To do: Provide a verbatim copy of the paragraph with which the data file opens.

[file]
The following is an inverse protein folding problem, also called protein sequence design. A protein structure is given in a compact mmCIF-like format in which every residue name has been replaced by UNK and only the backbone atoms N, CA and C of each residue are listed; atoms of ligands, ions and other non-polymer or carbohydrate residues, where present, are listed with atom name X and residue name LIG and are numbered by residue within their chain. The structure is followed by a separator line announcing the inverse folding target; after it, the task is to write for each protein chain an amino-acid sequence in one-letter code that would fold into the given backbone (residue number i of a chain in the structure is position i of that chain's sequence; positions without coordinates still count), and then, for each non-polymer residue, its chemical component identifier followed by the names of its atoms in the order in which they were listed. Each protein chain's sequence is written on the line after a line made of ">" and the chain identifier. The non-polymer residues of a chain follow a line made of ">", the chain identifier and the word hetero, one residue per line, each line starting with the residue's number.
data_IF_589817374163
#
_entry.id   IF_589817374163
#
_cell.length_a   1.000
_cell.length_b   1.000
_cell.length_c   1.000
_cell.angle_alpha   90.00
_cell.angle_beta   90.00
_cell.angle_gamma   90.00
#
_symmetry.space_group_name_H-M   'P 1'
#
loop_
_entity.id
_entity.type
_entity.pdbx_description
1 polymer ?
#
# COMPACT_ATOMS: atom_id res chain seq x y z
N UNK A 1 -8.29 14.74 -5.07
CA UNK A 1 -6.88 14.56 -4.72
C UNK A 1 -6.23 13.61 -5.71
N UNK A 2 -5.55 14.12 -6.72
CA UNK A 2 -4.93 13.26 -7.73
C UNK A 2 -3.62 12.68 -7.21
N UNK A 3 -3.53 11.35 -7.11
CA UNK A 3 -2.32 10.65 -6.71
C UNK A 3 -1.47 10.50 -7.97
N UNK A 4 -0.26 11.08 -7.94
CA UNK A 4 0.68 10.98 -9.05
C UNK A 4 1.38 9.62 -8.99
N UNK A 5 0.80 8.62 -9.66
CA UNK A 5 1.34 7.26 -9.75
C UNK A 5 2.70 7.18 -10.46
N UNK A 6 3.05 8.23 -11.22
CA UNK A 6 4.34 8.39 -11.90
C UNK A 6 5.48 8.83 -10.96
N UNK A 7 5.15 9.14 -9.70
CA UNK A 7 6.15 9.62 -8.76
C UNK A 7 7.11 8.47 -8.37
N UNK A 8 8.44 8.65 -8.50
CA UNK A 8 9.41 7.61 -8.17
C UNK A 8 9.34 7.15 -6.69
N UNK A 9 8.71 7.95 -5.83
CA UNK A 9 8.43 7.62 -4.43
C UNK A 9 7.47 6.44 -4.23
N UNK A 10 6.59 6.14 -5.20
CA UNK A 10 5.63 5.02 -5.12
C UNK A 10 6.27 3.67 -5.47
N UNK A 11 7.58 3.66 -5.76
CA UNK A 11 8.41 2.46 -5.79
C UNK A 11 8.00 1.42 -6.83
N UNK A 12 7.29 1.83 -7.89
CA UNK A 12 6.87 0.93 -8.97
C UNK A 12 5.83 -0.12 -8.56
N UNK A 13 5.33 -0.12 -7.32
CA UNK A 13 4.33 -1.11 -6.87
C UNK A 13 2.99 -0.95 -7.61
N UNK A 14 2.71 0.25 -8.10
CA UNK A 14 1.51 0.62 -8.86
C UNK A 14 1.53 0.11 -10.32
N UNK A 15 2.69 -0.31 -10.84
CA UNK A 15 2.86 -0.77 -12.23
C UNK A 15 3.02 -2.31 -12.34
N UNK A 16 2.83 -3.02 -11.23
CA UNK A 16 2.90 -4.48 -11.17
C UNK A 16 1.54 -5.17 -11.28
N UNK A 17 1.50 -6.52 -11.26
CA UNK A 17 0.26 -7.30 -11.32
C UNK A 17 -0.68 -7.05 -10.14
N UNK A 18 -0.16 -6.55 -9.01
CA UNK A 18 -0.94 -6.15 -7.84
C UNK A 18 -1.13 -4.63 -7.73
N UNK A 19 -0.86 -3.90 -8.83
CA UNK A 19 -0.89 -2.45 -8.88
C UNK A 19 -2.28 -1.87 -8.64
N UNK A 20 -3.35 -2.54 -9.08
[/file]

The following is an inverse protein folding problem, also called protein sequence design. A protein structure is given in a compact mmCIF-like format in which every residue name has been replaced by UNK and only the backbone atoms N, CA and C of each residue are listed; atoms of ligands, ions and other non-polymer or carbohydrate residues, where present, are listed with atom name X and residue name LIG and are numbered by residue within their chain. The structure is followed by a separator line announcing the inverse folding target; after it, the task is to write for each protein chain an amino-acid sequence in one-letter code that would fold into the given backbone (residue number i of a chain in the structure is position i of that chain's sequence; positions without coordinates still count), and then, for each non-polymer residue, its chemical component identifier followed by the names of its atoms in the order in which they were listed. Each protein chain's sequence is written on the line after a line made of ">" and the chain identifier. The non-polymer residues of a chain follow a line made of ">", the chain identifier and the word hetero, one residue per line, each line starting with the residue's number.